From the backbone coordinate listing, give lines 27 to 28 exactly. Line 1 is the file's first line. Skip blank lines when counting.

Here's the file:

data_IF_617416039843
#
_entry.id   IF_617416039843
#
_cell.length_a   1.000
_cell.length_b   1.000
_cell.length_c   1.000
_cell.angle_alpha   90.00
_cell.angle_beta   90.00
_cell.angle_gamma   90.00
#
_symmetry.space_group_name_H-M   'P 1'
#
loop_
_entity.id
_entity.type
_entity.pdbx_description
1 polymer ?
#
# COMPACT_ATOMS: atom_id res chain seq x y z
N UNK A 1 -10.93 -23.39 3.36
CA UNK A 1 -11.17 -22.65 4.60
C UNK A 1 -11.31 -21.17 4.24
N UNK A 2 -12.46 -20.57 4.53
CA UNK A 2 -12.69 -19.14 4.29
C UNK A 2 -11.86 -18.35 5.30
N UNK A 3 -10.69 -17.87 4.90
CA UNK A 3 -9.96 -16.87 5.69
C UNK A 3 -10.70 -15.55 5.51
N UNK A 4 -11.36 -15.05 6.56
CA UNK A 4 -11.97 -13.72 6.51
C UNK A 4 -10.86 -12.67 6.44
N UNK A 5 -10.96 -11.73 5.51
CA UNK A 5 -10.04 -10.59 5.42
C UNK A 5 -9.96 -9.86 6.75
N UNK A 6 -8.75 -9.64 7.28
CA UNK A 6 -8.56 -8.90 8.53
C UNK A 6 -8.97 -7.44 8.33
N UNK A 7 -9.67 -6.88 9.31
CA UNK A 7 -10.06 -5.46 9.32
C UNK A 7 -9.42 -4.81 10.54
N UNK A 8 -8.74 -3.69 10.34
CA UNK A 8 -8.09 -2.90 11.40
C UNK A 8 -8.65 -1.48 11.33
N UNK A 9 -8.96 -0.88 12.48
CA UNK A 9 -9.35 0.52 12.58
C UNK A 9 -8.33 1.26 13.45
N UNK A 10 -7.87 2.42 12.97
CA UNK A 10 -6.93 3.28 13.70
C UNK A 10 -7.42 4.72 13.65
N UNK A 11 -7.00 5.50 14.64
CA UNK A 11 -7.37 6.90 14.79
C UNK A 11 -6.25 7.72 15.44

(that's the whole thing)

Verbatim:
N UNK A 3 -10.69 -17.87 4.90
CA UNK A 3 -9.96 -16.87 5.69